In the past fifteen years, no shortage of bizarre and unconventional dietary options have been thrown about, yet recently, Australian Andrew Flinders Taylor has developed his own one: “Spud Fit”. Taylor plans on eating nothing but potatoes for 99 percent of his calories for 366 days, the other 1 percent coming from seasonings and sauces with the spuds. So far, his program has worked, and Taylor claims to have lost roughly 22 pounds in the first 32 days of the experiment.
While Taylor has dropped an impressive amount of weight in such a short time, he says that the potato diet is more about improving his relationship with food. He started the challenge weighing about 334 pounds, the most he’s ever weighed. Taylor has noted that no oil will be used in cooking the potatoes, and has been exploring the variety of ways that he can prepare potatoes. Potatoes are inexpensive, and Taylor feels they can help him control his food addiction and eating meat. Yet according to the research he’s done, potatoes have got every nutrient the body needs, and a diet of strictly potatoes has been done before. He hopes to stay with the diet for a whole year, but isn’t “100 percent stuck on that”.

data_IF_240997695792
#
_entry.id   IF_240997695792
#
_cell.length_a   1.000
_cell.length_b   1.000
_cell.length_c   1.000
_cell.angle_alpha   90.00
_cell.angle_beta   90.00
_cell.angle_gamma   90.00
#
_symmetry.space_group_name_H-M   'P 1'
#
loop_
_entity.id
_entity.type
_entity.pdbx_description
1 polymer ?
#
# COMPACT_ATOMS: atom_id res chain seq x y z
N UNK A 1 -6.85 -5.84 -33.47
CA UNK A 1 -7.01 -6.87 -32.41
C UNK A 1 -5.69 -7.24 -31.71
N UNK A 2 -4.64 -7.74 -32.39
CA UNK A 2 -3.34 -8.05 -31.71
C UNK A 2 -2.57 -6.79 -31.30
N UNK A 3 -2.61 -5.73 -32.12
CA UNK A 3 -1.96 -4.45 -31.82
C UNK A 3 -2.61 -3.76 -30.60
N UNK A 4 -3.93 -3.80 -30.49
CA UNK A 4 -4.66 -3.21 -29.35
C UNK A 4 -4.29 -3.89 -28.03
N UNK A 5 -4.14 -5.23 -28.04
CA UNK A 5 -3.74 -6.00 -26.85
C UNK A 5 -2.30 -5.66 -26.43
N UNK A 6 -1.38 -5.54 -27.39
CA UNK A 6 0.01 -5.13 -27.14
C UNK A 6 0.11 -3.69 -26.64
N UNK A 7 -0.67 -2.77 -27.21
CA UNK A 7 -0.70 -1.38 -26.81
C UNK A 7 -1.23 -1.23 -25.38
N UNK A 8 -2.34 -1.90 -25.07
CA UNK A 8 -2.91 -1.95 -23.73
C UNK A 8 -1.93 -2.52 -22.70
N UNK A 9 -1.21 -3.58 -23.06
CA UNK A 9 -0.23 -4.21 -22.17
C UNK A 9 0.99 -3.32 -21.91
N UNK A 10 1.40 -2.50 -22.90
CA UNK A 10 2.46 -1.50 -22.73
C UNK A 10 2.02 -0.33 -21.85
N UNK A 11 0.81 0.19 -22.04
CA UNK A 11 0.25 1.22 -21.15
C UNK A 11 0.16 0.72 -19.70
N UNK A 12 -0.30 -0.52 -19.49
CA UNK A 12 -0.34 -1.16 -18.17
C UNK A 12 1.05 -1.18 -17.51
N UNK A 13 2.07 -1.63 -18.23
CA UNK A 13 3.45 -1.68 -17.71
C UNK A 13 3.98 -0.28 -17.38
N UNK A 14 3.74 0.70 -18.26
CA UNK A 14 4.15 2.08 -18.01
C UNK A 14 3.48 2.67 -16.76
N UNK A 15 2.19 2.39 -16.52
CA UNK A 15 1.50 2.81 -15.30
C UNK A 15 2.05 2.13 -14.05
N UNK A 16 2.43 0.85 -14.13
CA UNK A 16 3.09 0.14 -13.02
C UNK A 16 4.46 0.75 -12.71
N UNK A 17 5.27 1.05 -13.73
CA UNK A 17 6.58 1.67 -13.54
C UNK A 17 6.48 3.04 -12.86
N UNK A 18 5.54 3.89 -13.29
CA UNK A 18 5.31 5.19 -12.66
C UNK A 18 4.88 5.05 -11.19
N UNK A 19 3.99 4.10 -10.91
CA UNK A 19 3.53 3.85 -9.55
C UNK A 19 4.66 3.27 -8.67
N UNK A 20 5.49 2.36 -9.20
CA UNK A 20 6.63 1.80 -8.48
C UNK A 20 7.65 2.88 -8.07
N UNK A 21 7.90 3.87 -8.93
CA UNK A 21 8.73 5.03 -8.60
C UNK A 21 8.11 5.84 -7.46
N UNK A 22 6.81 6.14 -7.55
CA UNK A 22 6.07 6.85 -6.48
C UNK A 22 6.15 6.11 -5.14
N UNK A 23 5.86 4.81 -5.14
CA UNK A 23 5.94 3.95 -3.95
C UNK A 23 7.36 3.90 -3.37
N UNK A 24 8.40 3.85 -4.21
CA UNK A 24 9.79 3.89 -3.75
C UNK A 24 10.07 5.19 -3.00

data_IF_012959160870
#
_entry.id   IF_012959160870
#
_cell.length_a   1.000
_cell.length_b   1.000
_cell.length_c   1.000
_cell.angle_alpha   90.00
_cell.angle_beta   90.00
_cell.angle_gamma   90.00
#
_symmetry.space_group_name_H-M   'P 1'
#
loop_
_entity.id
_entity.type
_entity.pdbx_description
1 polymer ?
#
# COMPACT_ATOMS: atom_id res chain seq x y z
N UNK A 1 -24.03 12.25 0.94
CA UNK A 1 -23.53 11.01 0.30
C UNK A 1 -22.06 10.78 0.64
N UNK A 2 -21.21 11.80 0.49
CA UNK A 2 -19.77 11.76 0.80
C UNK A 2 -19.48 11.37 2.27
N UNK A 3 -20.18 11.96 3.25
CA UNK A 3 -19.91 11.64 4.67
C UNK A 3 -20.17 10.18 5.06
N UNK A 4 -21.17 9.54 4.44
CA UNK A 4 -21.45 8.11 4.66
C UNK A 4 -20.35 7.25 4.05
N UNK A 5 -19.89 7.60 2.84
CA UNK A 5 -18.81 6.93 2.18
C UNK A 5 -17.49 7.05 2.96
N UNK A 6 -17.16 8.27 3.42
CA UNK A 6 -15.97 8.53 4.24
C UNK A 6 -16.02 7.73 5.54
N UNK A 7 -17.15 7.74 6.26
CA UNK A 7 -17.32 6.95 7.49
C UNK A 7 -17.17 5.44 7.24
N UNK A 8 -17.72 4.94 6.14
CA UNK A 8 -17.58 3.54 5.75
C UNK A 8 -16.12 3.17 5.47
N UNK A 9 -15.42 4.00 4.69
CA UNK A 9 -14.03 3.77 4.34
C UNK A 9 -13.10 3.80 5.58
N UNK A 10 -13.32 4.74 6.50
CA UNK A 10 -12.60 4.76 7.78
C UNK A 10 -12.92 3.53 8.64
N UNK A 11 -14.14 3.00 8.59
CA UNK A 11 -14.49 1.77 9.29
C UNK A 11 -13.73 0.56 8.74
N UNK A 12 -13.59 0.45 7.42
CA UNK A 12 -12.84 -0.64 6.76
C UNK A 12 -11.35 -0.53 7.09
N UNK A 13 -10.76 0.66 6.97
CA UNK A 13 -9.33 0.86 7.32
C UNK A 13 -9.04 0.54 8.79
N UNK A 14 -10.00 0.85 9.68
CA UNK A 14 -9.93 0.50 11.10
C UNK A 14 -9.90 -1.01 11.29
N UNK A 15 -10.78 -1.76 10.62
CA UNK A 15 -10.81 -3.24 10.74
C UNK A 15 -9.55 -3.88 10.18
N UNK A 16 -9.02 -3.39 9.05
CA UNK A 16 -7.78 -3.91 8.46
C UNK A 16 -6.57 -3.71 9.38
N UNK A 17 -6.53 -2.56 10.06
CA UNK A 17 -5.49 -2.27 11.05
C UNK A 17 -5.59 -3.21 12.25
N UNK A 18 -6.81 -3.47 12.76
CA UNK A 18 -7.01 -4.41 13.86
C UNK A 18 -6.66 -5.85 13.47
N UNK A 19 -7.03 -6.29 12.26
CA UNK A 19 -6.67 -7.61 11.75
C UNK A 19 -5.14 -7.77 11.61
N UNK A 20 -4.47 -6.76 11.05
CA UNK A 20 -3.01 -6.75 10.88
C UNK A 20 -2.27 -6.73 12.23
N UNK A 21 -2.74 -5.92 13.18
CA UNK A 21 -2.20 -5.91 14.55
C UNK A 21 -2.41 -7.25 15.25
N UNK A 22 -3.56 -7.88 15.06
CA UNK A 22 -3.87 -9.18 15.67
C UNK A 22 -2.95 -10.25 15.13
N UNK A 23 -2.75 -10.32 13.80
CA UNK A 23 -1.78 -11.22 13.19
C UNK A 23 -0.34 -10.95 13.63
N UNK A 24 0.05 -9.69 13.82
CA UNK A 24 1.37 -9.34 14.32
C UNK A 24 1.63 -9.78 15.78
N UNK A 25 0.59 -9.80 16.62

Potatoes may have vitamins C and B6 and are a good source of potassium, manganese, phosphorus and niacin. Yet healthy eating is all about balances and choice, so a restrictive diet of potatoes will make it hard for Taylor to maintain daily nutrient requirements, namely protein deficiency. If Taylor does end up getting bored with potatoes, he can try to increase fruits, vegetables and whole grains without aiming for a specific calorie limit.
Their filling nature and the fact that they’re so easy to care for and cultivate have made the potato a wildly popular staple crop. Originating in South America, they were gradually introduced into Europe after the Spanish discovered them in the 16th century, and by the mid-18th century they had become a staple crop throughout Europe. In Ireland, a single acre of potatoes and the milk of a single cow was enough to feed a whole family a nutritionally adequate diet. So when Taylor says that a potato diet has been done before, he isn’t wrong. Yet how long he can tolerate this diet, especially when other food is just as easily available, remains to be seen.